In September 2009, San Jose’s Mercury News reported the death of a walker on the Los Alamitos Creek Trail who fell and hit her head when she became entangled in the leash of a passing dog, tethered to a bicyclist. Now San Jose is considering whether dogs tethered to bicycles should be prevented from sharing paths with other users, or whether dogs should be allowed to be tethered to bicycles at all. Another element of the discussion is the victim’s concern, shared with others before the accident, that some small dogs tethered to bikes are being dragged rather than exercised by their owners.
I’ll be interested to see how San Jose decides to act. Banning dog tethers for bicycles doesn’t seem like the right solution. Dogs that require a lot of exercise, like the Siberian Huskies involved in the San Jose accident, must benefit from the workout a bike ride can give them. Small dogs require extra care and attention from their biking companions. In an earlier post, I described PetEgo’s new Walky Dog Low Rider bike tether, designed for shorter, smaller dogs, and urged riders to keep in mind that small dogs may need to be chauffeured for part of the ride. Riders must keep track of their dog’s condition and make sure that their dog is properly hydrated and trotting or running comfortably.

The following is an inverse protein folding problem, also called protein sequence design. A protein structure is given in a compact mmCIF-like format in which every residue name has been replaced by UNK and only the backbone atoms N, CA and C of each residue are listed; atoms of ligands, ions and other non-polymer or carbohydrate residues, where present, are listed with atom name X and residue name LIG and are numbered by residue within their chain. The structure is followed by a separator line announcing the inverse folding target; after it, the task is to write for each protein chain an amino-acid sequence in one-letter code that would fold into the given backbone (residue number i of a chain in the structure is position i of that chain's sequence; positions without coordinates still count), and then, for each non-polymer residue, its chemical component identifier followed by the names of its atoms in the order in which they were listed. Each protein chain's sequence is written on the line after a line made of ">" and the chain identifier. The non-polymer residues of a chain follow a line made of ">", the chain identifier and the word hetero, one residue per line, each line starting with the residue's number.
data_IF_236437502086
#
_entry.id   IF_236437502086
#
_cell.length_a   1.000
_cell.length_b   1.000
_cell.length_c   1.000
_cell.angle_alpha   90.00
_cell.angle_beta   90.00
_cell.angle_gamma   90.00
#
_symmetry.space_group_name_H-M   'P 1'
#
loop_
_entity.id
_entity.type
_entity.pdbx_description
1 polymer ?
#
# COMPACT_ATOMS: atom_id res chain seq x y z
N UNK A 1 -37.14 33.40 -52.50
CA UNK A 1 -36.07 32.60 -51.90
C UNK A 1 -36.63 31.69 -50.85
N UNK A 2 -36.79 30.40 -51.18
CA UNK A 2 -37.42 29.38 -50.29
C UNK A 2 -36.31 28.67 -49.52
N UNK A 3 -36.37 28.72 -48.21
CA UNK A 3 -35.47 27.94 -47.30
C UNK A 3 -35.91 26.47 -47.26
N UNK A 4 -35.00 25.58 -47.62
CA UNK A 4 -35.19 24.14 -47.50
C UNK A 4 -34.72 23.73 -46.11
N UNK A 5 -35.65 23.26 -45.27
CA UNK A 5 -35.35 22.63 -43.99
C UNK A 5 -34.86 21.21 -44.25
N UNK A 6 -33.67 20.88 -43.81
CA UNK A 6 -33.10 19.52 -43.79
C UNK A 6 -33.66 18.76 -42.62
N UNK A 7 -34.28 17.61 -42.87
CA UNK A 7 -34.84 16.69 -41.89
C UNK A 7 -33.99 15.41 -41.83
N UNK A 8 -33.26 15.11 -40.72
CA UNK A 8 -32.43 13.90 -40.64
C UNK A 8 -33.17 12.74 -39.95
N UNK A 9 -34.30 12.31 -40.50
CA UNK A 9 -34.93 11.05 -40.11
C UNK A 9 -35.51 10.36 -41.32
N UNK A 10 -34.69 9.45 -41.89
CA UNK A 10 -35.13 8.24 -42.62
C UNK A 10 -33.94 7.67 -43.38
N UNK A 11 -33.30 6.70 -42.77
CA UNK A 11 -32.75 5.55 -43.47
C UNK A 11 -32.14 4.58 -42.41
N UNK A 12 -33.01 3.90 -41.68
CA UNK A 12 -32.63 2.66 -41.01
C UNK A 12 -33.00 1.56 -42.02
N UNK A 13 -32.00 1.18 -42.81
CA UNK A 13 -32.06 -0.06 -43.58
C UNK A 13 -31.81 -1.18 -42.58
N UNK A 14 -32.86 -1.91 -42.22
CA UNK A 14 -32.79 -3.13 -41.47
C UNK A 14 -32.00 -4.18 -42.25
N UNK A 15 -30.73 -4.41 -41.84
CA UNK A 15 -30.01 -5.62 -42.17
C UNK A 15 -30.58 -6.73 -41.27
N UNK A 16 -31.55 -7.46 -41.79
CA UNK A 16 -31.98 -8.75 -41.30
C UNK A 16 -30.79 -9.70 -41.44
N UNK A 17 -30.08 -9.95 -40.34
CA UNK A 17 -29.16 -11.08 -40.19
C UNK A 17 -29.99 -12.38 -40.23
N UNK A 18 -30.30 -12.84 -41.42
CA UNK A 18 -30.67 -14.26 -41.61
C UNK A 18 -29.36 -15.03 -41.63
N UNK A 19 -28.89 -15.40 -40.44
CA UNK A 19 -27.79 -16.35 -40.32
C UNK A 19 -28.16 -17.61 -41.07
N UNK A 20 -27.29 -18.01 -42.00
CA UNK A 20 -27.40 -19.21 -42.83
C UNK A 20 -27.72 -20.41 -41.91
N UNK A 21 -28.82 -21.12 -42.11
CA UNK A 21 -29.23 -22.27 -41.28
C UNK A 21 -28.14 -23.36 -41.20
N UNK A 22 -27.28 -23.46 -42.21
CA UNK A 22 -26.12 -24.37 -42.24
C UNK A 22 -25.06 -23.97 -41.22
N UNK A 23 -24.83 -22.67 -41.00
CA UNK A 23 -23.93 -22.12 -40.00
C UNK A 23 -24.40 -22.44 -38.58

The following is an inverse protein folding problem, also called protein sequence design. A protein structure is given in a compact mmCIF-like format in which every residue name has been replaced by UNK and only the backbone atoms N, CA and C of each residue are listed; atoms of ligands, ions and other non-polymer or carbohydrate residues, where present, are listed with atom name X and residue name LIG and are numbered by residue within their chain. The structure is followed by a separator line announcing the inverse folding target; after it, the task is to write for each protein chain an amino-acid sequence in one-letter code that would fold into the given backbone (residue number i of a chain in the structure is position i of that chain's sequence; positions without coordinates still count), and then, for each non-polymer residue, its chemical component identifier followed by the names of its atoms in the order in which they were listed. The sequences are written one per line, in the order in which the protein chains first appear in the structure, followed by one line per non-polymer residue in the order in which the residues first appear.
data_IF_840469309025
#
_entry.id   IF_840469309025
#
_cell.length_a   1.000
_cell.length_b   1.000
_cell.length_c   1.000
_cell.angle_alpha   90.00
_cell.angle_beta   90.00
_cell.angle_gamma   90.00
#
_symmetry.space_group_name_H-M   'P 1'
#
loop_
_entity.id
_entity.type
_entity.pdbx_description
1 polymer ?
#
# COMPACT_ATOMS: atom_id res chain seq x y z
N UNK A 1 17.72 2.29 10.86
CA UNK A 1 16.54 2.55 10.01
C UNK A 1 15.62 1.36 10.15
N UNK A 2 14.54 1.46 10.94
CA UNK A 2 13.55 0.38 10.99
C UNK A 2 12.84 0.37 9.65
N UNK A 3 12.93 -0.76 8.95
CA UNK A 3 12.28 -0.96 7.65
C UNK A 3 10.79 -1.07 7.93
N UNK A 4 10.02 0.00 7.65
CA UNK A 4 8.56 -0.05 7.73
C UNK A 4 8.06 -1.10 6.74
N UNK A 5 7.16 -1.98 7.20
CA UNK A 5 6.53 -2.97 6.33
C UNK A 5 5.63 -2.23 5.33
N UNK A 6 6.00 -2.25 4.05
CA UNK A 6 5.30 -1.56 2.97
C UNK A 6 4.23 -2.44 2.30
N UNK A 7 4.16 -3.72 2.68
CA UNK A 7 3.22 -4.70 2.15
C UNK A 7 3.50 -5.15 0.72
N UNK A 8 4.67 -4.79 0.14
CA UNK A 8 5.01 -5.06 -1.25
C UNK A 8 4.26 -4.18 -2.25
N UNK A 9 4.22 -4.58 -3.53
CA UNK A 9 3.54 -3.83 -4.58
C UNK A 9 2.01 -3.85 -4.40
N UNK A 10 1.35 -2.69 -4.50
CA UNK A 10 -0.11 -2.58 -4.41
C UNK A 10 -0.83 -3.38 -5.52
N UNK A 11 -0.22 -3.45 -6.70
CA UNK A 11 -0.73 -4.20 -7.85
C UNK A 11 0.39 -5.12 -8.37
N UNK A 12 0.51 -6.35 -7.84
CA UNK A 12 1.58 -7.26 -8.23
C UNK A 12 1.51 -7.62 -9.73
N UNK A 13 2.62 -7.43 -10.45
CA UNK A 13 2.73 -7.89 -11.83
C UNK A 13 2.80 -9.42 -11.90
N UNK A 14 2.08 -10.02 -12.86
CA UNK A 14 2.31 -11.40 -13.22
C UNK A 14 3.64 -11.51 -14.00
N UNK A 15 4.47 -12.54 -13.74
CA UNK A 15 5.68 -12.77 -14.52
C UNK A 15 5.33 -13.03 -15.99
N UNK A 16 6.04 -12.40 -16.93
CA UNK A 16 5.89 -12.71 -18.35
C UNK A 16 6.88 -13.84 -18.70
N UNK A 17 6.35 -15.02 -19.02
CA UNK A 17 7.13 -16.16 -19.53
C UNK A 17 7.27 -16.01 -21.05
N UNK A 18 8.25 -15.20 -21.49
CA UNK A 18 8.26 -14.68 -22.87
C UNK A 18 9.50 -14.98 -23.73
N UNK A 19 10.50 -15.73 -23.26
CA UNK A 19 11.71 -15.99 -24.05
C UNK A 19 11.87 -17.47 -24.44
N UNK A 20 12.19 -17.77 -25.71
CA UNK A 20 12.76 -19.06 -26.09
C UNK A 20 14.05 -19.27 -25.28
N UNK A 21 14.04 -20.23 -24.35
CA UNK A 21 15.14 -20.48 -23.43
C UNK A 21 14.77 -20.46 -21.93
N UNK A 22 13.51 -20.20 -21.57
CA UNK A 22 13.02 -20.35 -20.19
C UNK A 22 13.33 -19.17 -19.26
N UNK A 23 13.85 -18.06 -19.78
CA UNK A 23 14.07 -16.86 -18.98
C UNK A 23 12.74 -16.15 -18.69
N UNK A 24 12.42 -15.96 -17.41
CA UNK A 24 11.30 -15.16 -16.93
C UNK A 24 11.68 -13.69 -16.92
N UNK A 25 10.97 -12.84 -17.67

Rules about sharing trails with bicycles and tethered dogs would make sense. A bicycle with a dog tethered to it occupies a lot of space, since the tether pole stands out sideways from the bicycle. Separate trails for bikers, with or without dogs, would prevent the kind of accident that happened in San Jose; alternatively, bikers with dogs could be given access to trails at stated times. In the meantime, and in the absence of rules, common sense should tell a bicyclist operating that kind of set-up that he or she is putting a lot of pressure on trail traffic. Be considerate and choose less-trafficked areas and less-popular times to exercise yourself and your dog.